Harmonix might be most well known for kickstarting the rhythm game trend in the latter half of the ‘oos, but it’s been working on many other games since Rockband died off. Whether it’s the Dance Central series though or an interactive version of Fantasia, Harmonix is always working with music, so it’s not too surprising that its first VR project does the same. However it isn’t so much a game, but a virtual reality visualiser for your personal collection.
Much like the standard visualisers that you get as part of Windows media player, or some of the fancier ones that you can pay a few pounds for, Harmonix’s will send you on a visual ride along with your music. However, being in virtual reality, Harmonix wanted to make it a little more interactive, with the player’s gaze sending them on a journey through the visuals being shown.[yframe url=’http://www.youtube.com/watch?v=V85z2KmpaqI’] For those wanting a quick demo of what they’re talking about, jump to 4:20 and 7:30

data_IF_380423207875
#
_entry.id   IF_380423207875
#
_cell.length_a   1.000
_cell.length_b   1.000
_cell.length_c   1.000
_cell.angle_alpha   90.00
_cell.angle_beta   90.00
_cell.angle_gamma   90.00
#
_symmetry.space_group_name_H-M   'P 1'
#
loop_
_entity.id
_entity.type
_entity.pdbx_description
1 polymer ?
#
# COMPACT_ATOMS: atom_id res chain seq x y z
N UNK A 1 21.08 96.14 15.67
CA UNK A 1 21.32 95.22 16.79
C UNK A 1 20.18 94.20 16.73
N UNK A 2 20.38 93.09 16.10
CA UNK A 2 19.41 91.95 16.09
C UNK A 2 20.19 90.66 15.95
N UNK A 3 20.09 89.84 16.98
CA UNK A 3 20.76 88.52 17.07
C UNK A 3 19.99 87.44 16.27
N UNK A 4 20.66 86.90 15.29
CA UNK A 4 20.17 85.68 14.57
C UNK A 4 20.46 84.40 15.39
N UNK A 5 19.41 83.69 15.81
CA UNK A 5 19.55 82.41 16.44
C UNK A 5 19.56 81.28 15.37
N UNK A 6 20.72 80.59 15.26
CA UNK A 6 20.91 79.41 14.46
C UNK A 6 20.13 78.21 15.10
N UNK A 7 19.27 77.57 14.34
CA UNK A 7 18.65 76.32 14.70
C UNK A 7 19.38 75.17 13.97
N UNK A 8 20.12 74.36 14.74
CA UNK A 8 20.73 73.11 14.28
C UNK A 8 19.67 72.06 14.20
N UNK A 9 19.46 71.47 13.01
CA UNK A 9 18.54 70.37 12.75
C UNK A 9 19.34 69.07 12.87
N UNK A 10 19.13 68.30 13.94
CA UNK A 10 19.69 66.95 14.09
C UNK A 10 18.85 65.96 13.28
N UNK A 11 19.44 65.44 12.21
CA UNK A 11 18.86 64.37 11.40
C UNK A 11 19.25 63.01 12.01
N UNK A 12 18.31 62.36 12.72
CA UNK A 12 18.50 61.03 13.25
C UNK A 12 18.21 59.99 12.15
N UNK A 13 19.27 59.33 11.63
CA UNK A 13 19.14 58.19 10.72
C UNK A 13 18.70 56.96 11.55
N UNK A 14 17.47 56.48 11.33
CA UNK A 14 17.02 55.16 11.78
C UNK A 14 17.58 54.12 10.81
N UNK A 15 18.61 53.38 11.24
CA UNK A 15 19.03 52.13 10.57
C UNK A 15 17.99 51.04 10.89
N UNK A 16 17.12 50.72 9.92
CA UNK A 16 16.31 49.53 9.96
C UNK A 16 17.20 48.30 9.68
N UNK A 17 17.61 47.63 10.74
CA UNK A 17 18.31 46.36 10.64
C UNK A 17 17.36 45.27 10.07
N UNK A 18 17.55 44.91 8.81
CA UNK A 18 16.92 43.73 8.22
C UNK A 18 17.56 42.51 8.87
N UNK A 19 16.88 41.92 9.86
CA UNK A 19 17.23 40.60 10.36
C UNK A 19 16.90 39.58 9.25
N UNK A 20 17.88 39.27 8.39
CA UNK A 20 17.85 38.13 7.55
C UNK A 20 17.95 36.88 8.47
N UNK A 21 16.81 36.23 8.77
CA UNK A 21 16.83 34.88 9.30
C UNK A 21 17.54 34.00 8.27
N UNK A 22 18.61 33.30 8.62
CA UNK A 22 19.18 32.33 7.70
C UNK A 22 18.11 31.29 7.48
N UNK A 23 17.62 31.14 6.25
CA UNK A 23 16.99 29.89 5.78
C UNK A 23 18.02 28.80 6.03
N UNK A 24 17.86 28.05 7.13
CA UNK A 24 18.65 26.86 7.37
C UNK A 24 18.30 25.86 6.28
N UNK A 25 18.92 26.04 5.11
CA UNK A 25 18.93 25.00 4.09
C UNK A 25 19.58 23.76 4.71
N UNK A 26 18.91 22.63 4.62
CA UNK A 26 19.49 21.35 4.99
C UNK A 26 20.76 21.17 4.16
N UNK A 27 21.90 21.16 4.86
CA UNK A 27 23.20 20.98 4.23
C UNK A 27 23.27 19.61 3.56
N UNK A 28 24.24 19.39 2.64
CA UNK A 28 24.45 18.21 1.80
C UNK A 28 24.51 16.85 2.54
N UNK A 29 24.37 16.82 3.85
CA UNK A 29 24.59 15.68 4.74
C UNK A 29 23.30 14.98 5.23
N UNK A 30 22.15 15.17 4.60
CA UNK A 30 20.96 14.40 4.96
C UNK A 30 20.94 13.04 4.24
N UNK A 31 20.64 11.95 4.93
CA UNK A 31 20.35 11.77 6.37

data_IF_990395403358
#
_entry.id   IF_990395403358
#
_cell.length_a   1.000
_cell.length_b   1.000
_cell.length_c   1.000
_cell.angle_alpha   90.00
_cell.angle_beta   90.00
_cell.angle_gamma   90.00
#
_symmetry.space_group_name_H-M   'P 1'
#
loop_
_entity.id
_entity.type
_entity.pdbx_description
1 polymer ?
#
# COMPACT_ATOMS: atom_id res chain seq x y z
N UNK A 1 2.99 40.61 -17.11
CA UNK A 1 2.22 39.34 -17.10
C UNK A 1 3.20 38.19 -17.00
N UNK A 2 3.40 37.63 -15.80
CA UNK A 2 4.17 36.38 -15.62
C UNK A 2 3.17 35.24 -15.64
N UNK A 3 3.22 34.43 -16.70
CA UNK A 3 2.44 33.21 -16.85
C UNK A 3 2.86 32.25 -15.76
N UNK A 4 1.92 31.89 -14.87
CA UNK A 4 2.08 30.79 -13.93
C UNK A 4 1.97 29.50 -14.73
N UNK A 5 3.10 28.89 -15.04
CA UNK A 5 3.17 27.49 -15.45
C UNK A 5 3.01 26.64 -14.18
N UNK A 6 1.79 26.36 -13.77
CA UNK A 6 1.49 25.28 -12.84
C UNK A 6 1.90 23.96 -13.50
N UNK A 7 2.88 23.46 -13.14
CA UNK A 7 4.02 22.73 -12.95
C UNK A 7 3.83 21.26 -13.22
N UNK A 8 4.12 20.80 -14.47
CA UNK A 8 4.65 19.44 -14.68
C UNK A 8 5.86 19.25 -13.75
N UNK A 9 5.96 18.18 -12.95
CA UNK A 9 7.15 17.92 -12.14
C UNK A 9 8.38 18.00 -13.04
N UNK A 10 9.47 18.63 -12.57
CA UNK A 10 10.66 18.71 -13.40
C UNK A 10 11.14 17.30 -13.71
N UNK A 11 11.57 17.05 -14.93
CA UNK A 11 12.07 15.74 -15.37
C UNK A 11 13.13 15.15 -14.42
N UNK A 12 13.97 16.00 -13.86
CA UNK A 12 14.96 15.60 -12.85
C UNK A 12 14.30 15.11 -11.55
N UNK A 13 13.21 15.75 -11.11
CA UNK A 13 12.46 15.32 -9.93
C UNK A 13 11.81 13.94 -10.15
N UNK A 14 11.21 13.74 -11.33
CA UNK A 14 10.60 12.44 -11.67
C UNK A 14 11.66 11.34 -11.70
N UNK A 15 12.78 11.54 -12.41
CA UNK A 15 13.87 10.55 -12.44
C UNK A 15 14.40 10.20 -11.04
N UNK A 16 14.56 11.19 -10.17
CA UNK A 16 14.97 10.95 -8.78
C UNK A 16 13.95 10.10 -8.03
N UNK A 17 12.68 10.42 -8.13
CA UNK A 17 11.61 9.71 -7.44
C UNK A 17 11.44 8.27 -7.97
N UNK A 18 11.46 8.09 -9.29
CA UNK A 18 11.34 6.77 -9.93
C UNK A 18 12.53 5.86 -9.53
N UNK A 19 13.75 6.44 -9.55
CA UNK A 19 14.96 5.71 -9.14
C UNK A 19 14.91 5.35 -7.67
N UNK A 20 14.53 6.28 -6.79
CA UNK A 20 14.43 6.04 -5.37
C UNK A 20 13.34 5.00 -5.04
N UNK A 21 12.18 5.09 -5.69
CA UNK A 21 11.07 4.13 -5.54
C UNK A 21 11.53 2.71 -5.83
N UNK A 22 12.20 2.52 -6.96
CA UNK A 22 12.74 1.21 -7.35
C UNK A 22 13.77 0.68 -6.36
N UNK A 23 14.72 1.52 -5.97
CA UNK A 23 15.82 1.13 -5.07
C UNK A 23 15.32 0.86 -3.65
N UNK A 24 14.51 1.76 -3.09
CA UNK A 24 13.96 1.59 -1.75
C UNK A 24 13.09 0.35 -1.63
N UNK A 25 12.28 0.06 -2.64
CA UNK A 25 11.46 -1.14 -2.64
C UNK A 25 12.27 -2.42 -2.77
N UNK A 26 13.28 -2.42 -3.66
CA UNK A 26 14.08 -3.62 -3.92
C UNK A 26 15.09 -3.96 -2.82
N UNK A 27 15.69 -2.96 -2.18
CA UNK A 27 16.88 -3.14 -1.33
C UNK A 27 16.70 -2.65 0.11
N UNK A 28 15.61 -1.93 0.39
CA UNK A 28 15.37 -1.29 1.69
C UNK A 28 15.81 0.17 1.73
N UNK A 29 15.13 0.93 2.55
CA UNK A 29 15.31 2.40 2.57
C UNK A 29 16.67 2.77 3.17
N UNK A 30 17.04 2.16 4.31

Explained in the somewhat lengthy video above, taken during a Boston VR meetup, Harmonix has created several scenarios that apply to different genres and can be changed on the fly depending on the intensity and pace of music being listened to. If the track is quiet and relaxing, a beach scenario with flying birds and rolling shores of colour might be shown, though if it’s something more aggressive the visualiser might opt for some harsher colours and thumping fractals instead.
As part of this development though, Harmonix explored a lot of the difficulties with developing VR. Certain movements were problematic for first time VR users, especially going backwards and any heavy acceleration. Funnily enough, jump cuts were the least jarring way to move around, but only if momentum was maintained. It also addresses issues with body dysmorphia in VR, whereby your avatar (or lack of one) doesn’t look like the real you. To counter that, Harmonix’s system just fades to black if you look down at yourself.
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KitGuru Says: Although Audiosurf would have been my go to music ‘viewing’ experience a few years ago, a simple fireworks visualiser on the DK1 sold me on music in VR. Although this looks to be solely developed for the Gear VR, I’m interested to have a go with what Harmonix has been working on.